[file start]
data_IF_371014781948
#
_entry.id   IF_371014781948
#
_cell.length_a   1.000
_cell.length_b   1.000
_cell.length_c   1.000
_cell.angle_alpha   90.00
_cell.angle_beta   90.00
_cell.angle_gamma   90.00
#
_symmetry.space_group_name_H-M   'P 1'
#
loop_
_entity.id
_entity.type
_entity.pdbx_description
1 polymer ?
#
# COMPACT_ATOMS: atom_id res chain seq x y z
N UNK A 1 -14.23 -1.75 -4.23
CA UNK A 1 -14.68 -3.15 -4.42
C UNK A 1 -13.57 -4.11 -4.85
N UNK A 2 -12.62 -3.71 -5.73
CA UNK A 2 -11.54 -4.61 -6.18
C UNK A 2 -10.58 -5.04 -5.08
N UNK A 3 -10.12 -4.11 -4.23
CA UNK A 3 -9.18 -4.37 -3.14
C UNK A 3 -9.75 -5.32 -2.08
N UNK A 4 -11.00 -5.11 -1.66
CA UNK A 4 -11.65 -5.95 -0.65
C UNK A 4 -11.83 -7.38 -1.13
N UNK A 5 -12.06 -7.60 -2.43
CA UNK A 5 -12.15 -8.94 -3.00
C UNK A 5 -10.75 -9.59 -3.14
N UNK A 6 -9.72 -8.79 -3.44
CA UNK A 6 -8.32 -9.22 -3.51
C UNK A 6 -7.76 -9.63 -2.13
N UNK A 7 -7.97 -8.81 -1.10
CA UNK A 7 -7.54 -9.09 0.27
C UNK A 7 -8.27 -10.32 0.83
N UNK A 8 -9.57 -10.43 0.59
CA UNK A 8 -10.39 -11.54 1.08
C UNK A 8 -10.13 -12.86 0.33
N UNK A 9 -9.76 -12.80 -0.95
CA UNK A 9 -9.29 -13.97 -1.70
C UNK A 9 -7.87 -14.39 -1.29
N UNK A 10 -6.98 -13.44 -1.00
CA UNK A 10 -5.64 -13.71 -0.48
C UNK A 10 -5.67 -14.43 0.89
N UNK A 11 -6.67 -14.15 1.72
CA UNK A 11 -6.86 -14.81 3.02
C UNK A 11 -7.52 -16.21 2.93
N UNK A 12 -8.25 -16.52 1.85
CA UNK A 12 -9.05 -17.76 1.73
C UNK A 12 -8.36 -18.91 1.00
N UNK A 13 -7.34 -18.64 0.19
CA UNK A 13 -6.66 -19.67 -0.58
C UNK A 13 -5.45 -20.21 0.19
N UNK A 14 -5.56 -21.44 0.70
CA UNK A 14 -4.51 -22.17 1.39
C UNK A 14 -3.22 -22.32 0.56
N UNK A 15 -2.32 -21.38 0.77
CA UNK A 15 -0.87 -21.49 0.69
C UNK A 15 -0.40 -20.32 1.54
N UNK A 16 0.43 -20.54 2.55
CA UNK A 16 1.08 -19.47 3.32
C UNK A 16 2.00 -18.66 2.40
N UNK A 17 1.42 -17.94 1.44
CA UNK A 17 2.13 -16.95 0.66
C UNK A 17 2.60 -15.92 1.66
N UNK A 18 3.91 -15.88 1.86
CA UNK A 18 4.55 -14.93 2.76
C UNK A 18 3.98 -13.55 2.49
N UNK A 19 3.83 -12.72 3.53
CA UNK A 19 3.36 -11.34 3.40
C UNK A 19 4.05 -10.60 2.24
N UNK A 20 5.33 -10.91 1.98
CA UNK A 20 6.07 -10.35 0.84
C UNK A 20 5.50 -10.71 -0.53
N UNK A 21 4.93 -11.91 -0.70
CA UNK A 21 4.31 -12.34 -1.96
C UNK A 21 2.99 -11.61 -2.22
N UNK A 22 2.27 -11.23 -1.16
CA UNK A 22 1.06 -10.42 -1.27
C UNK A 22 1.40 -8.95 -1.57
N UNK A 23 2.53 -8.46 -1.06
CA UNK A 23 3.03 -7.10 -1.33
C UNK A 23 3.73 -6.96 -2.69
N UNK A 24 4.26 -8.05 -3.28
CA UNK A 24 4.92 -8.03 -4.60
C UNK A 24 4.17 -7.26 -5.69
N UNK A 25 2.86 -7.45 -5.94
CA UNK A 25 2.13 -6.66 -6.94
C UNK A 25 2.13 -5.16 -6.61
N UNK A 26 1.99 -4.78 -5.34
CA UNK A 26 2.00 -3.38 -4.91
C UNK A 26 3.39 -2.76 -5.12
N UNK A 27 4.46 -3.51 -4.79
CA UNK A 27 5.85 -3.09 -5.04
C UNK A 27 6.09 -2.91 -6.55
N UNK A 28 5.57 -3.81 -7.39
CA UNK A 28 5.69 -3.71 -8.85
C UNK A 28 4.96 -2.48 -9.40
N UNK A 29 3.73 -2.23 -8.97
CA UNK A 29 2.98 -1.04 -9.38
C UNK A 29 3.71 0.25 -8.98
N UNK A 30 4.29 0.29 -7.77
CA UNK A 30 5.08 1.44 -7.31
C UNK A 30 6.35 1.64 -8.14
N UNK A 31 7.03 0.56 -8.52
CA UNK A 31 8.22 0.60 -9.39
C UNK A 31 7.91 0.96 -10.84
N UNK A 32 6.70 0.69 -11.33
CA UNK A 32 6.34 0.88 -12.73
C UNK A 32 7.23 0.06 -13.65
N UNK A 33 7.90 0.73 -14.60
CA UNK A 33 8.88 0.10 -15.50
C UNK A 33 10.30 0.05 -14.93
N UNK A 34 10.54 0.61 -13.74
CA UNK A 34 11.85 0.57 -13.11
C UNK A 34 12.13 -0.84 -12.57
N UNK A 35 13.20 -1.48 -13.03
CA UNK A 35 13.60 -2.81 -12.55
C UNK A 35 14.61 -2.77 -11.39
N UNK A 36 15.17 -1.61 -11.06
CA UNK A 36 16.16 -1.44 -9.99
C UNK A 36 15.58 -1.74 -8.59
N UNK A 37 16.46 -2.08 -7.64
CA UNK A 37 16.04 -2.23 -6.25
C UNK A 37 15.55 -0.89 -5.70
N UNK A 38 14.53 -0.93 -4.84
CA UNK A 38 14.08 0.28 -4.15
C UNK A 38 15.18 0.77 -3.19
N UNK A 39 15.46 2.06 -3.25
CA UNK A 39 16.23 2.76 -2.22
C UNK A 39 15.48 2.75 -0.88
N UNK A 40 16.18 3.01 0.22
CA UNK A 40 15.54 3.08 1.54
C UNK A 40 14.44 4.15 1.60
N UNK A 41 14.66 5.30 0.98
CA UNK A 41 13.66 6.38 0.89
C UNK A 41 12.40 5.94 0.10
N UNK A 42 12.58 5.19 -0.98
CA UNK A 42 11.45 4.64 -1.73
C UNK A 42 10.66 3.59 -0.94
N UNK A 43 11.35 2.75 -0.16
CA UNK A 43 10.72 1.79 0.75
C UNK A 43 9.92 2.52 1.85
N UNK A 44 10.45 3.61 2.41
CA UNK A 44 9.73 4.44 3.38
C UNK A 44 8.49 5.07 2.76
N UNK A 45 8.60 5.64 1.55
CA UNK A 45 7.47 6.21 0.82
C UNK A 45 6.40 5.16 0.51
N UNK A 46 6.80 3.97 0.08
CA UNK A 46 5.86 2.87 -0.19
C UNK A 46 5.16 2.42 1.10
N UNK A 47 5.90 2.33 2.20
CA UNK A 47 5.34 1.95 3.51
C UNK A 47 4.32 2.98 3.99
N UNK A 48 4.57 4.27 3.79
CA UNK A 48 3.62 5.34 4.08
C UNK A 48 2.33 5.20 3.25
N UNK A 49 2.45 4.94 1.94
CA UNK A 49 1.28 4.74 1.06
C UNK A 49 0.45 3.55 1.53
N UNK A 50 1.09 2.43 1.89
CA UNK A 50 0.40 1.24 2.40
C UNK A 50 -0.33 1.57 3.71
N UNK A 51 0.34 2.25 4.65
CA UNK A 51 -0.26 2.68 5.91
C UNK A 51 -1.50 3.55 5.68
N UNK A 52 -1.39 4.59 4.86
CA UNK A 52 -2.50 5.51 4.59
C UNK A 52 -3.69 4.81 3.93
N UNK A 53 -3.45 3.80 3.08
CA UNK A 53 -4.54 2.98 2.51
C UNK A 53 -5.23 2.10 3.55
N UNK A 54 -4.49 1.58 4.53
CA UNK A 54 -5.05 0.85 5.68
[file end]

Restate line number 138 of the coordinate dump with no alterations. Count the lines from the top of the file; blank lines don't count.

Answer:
N UNK A 40 16.18 3.01 0.22